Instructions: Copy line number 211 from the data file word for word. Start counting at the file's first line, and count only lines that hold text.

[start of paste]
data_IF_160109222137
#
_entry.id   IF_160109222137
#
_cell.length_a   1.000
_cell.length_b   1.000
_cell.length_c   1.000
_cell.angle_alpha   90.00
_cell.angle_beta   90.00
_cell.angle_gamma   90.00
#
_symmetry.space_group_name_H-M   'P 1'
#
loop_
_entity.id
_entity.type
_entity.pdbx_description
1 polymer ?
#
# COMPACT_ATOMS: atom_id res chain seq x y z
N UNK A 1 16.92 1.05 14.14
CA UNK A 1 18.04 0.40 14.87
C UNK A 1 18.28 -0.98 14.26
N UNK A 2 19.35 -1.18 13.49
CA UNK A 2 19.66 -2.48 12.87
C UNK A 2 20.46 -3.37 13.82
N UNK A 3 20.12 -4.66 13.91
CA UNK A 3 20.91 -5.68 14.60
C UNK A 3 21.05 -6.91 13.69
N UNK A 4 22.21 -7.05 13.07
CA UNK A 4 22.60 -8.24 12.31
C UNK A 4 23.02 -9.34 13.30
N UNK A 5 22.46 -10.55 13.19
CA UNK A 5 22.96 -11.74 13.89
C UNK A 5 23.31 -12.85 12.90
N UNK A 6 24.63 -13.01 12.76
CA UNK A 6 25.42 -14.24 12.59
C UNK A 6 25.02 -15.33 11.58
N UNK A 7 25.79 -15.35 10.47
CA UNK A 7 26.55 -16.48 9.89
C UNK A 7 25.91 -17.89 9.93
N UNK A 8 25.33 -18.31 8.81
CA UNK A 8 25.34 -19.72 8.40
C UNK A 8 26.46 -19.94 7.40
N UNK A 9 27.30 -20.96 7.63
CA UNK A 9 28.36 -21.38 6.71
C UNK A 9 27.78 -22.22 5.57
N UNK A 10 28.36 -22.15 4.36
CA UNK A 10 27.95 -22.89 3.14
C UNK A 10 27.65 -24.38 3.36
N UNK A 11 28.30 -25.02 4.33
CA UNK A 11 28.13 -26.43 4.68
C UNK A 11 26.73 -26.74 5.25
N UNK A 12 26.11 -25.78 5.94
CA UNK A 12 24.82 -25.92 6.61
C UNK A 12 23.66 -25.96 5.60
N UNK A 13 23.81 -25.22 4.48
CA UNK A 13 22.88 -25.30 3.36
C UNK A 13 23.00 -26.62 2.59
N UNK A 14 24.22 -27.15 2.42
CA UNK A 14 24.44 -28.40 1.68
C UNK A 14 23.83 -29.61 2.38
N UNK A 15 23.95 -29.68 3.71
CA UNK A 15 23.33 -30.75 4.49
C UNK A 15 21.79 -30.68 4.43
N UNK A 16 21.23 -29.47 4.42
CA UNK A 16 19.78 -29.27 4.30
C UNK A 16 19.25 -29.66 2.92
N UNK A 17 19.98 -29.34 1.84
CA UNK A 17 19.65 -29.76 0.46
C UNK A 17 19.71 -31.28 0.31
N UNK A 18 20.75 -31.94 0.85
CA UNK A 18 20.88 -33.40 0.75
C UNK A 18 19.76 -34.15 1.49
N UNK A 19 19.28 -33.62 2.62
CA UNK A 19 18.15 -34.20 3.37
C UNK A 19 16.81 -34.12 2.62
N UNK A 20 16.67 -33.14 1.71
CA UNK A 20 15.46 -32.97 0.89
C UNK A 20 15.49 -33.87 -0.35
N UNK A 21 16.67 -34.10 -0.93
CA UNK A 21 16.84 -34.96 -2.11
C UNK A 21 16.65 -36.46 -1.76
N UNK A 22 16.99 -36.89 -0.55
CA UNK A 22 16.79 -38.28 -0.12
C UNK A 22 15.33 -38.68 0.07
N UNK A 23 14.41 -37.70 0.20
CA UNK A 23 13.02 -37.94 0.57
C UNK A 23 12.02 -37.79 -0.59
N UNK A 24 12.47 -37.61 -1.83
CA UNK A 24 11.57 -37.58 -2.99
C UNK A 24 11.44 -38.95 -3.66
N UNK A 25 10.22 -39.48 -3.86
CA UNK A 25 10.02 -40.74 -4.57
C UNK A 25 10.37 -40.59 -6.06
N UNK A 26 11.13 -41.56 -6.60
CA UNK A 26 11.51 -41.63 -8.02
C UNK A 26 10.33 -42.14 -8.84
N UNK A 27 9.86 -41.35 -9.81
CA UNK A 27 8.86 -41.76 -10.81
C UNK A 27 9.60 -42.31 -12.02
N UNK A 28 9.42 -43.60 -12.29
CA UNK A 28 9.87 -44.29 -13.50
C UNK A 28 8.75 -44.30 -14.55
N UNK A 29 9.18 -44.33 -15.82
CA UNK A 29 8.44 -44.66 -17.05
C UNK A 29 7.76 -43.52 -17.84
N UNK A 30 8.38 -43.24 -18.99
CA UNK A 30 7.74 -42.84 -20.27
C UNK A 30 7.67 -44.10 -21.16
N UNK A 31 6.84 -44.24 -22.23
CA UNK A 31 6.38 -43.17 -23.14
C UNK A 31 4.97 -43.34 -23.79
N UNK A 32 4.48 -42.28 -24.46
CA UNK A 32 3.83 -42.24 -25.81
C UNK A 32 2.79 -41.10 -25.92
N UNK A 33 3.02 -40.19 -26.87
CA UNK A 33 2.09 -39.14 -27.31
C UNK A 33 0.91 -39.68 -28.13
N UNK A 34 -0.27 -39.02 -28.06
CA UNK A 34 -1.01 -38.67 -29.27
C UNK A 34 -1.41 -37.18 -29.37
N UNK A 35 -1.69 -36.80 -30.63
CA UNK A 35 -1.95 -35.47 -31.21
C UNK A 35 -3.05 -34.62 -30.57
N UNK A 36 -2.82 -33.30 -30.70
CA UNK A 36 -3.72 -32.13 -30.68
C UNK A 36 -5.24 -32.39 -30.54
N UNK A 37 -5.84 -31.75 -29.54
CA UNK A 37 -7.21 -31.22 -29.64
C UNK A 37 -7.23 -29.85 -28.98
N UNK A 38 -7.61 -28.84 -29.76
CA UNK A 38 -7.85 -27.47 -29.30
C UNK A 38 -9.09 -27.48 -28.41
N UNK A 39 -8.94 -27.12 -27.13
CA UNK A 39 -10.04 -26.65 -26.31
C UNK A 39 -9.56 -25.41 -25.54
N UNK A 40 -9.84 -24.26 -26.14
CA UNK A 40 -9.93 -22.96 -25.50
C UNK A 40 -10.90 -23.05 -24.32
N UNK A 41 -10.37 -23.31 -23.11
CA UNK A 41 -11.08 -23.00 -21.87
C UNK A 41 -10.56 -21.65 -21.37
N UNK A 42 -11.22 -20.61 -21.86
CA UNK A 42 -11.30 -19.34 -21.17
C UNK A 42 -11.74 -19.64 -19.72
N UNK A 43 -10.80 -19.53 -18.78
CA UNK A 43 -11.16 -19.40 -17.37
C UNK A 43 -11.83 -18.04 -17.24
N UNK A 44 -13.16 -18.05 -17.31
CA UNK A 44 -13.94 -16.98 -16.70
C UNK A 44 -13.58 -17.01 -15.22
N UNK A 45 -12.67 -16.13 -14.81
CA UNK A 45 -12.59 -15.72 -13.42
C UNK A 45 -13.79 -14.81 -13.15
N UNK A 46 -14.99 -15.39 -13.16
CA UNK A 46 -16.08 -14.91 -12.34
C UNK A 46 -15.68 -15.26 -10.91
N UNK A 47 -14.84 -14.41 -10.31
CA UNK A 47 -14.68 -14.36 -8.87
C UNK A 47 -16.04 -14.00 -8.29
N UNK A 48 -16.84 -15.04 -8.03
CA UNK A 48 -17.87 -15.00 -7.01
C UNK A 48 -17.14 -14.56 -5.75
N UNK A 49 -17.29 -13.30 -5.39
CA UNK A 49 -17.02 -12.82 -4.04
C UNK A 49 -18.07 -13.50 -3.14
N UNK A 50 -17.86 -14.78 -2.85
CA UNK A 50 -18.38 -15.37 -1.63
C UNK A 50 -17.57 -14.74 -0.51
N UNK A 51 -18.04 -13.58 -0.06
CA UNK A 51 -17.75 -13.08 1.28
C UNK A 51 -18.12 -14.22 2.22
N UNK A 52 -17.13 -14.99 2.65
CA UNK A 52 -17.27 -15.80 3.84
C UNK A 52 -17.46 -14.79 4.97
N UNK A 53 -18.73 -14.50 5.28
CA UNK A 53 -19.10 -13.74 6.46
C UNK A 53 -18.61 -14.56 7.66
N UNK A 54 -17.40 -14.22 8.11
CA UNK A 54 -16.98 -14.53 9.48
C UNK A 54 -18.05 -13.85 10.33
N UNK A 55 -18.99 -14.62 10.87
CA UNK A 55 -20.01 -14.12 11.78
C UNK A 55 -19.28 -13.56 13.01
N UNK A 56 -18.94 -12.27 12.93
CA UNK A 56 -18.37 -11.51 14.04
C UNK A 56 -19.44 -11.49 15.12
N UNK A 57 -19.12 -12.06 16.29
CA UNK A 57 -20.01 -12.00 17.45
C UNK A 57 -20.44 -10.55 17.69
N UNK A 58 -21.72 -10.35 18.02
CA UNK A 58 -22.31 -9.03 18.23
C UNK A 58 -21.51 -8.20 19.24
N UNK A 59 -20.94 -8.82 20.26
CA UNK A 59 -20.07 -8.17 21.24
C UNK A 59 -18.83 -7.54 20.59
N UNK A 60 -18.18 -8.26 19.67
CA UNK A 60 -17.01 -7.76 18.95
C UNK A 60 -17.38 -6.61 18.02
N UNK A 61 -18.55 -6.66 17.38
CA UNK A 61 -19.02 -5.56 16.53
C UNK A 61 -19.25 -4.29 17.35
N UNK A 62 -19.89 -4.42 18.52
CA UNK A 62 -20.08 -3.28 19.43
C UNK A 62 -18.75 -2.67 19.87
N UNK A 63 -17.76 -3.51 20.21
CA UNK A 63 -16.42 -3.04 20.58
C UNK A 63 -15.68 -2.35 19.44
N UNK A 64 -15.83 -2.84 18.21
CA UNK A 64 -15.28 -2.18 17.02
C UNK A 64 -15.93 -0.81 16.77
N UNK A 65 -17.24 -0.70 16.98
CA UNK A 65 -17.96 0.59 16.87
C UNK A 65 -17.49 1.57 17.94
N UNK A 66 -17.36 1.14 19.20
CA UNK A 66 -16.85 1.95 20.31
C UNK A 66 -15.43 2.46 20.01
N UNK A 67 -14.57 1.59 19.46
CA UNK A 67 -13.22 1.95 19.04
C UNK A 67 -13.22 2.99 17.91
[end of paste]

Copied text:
CA UNK A 64 -15.28 -2.18 17.02